You choose, we deliver
If you are interested in this story, you might be interested in others from The Journal Gazette. Go to www.journalgazette.net/newsletter and pick the subjects you care most about. We'll deliver your customized daily news report at 3 a.m. Fort Wayne time, right to your email.

Business

Advertisement

Federal pension insurer runs record deficit

– The federal agency that insures pensions for more than 40 million Americans last year ran the widest deficit in its 38-year history.

The Pension Benefit Guaranty Corp. said this month that its deficit grew to $34 billion for the budget year that ended Sept. 30. That compares with a $26 billion shortfall in the previous year.

Pension obligations grew by $12 billion to $119 billion last year. Assets used to cover those obligations increased by $4 billion to $85 billion.

The agency has now run deficits for 10 straight years. The gap has grown wider in recent years because the weak economy has triggered more corporate bankruptcies and failed pension plans.

If the trend continues, the agency could struggle to pay benefits without an infusion of taxpayer money.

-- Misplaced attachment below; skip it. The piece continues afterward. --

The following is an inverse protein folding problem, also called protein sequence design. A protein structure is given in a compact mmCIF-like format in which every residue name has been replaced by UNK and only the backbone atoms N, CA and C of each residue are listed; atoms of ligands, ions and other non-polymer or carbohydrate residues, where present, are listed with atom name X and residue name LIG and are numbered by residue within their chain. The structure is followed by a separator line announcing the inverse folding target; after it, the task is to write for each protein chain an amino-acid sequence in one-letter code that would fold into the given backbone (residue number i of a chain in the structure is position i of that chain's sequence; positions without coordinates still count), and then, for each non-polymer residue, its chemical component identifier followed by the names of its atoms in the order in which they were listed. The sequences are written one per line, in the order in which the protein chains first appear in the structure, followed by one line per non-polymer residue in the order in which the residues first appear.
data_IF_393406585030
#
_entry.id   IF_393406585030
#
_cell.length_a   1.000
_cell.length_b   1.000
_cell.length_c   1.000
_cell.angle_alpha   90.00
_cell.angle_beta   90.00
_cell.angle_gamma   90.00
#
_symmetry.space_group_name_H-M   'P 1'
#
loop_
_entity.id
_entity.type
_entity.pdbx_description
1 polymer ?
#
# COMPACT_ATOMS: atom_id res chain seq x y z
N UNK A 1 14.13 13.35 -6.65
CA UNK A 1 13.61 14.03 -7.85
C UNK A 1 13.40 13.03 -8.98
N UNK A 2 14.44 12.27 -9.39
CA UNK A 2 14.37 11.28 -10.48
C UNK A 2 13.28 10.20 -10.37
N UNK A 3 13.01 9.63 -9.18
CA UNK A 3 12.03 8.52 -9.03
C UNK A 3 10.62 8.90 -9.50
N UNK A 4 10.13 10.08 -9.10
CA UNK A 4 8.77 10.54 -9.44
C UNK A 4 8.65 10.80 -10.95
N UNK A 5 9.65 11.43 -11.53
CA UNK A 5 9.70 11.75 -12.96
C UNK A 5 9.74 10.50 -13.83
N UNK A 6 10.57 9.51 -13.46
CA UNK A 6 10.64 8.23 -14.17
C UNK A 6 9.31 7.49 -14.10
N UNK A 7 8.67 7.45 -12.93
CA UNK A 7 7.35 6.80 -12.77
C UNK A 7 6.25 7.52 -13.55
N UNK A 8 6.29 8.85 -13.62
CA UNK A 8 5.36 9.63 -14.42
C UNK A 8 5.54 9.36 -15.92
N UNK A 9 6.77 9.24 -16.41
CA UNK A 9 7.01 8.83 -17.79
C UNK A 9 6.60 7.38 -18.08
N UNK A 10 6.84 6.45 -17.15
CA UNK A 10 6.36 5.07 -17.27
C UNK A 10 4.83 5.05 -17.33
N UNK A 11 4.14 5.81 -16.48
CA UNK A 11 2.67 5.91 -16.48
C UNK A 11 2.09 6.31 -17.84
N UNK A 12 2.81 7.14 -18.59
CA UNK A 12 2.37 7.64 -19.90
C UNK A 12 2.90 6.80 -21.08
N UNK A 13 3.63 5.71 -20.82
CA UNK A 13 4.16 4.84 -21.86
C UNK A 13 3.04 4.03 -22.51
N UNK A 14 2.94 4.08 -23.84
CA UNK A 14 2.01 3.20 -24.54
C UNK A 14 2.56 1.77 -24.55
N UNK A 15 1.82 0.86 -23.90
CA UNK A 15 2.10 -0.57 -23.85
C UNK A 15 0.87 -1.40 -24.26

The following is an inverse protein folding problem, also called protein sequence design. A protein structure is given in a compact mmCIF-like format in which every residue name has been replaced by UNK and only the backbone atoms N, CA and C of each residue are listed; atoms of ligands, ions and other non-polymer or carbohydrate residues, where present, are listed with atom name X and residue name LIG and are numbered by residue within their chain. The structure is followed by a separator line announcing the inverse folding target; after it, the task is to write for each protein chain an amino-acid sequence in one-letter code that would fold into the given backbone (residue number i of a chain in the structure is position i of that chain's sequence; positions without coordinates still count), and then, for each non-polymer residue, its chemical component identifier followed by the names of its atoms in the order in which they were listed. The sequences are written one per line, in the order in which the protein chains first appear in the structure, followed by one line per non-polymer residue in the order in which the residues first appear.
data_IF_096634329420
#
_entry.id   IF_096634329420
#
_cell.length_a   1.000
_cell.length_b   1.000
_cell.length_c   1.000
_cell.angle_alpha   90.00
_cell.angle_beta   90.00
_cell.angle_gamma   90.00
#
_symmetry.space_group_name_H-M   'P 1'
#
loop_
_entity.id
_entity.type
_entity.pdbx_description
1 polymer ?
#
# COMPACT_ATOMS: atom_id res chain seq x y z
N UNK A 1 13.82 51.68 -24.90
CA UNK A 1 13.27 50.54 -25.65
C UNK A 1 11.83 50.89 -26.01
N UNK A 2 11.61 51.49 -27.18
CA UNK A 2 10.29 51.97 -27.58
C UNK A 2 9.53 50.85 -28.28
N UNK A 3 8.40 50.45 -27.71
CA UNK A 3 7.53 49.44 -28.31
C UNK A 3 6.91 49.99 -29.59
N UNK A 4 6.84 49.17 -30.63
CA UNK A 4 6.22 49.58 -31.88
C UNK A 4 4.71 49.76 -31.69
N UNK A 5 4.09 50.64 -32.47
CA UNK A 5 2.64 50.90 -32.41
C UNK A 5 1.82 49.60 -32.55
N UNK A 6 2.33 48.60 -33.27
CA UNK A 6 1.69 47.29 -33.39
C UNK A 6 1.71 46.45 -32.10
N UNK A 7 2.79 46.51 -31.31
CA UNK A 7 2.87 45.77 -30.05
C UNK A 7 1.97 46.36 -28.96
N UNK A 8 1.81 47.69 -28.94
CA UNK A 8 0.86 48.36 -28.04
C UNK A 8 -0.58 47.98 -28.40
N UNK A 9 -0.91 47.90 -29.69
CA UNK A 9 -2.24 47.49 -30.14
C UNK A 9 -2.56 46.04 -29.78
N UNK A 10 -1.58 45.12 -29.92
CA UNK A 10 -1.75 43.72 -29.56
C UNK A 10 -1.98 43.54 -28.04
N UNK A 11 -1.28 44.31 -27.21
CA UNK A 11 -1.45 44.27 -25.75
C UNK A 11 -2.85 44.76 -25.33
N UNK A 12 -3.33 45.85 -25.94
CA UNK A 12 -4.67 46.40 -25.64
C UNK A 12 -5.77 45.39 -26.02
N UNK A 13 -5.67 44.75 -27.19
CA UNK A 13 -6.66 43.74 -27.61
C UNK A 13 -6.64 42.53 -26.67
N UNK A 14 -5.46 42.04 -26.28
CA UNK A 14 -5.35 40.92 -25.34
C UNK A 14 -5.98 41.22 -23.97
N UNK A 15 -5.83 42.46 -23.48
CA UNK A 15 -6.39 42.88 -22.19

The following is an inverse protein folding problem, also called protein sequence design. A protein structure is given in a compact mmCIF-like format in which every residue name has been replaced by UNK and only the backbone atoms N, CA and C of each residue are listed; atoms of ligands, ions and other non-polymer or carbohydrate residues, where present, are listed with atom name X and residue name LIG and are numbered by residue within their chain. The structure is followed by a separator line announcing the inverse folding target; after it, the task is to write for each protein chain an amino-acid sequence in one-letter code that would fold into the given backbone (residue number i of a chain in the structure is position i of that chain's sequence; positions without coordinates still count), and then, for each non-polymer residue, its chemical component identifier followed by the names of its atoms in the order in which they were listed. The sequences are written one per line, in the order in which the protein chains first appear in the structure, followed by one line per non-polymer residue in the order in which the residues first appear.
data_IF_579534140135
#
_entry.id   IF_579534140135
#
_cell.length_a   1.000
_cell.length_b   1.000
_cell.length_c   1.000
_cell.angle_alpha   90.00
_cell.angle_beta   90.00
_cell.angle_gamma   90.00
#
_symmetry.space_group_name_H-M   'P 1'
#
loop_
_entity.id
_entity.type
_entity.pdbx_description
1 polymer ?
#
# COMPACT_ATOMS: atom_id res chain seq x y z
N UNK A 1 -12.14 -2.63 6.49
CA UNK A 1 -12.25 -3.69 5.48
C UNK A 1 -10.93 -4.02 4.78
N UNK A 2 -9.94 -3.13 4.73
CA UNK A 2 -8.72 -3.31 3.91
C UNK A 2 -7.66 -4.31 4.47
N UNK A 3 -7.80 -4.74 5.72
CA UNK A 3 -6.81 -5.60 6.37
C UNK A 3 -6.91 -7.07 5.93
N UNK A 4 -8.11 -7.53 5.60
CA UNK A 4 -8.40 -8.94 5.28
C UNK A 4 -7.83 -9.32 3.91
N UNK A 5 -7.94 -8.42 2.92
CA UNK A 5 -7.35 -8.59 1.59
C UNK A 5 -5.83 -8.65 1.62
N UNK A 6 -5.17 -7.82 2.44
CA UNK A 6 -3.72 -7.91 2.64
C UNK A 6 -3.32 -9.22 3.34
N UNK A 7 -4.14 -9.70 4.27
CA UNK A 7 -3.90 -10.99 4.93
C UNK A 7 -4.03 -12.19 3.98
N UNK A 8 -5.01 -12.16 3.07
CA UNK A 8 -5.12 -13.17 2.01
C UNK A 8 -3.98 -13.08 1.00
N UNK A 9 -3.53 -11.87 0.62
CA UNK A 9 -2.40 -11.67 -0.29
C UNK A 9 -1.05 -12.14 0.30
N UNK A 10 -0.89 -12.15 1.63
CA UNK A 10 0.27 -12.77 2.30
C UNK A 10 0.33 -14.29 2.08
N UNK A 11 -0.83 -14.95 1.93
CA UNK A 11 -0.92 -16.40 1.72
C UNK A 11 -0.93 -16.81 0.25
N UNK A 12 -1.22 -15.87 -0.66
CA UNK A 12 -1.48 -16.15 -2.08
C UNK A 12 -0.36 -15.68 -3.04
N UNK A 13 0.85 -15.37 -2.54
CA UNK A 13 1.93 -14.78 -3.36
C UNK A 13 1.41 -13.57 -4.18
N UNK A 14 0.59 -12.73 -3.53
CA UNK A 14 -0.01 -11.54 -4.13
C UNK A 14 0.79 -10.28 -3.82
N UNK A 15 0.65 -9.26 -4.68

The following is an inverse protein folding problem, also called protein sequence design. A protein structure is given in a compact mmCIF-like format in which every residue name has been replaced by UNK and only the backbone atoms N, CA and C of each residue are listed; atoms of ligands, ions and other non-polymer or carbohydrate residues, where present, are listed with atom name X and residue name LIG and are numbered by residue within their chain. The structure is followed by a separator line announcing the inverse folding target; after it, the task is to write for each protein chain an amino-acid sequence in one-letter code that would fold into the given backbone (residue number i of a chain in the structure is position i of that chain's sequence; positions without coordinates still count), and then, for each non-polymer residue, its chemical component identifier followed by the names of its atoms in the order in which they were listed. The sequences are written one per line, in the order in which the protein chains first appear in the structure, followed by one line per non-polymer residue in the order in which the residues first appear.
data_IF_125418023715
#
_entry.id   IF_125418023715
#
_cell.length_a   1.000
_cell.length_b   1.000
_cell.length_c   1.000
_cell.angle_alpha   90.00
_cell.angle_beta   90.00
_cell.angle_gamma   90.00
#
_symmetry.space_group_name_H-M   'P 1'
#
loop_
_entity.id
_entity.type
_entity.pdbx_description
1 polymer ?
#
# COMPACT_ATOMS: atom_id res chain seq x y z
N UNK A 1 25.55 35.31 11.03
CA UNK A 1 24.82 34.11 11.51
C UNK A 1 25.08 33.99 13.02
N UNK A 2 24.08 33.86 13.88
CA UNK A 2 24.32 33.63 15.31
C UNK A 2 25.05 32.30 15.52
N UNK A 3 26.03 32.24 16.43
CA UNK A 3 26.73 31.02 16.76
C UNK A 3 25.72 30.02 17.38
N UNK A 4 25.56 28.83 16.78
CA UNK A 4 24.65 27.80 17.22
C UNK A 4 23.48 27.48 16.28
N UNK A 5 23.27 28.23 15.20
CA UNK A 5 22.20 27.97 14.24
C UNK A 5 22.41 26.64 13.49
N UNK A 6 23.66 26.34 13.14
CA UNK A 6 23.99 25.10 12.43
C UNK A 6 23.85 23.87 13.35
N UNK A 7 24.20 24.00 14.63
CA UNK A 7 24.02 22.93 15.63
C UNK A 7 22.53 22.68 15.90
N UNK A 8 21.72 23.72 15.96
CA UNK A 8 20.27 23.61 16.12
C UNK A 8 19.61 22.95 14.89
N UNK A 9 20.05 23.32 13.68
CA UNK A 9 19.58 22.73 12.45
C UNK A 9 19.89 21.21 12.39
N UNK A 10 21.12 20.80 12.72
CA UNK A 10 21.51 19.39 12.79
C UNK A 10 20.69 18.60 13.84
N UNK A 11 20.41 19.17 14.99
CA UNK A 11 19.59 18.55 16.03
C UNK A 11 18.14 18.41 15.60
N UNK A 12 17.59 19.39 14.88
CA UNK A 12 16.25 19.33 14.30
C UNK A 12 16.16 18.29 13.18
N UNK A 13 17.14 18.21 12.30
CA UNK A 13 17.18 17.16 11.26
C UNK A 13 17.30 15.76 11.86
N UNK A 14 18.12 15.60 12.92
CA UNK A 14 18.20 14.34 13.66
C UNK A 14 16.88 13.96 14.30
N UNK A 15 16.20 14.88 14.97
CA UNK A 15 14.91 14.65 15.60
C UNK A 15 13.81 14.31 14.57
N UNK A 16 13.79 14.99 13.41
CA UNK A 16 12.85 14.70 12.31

Agency Director Josh Gotbaum said continued deficits “will ultimately threaten” the agency’s ability to pay pension benefits to retired workers.

“There’s no imminent threat that we’re going to stop cutting checks,” Gotbaum said during a conference call with reporters. However, he said, Congress must act “long before 10 years from now” to increase the insurance premiums that companies pay to the agency.

The Obama administration has proposed raising the premiums and tailoring them to the size of companies and their level of financial risk. Under the plan, bigger companies and those at greater risk of failing would pay larger premiums. The fees haven’t been raised in six years.

Companies whose pension plans failed in the latest year, with the agency taking them over, included Friendly Ice Cream Corp., law firm Dewey & LeBoeuf and Olan Mills.

The pension agency joined with unions at American Airlines earlier this year to oppose the company’s plan to terminate its pension plans. The move would have dumped billions of dollars of new obligations on the agency. American ended up freezing pensions for most workers instead of terminating them.

The American Benefits Council, which represents businesses, called the $34 billion deficit figure misleading and said it was based on faulty math.

The council has been highly critical of the federal agency.

Advertisement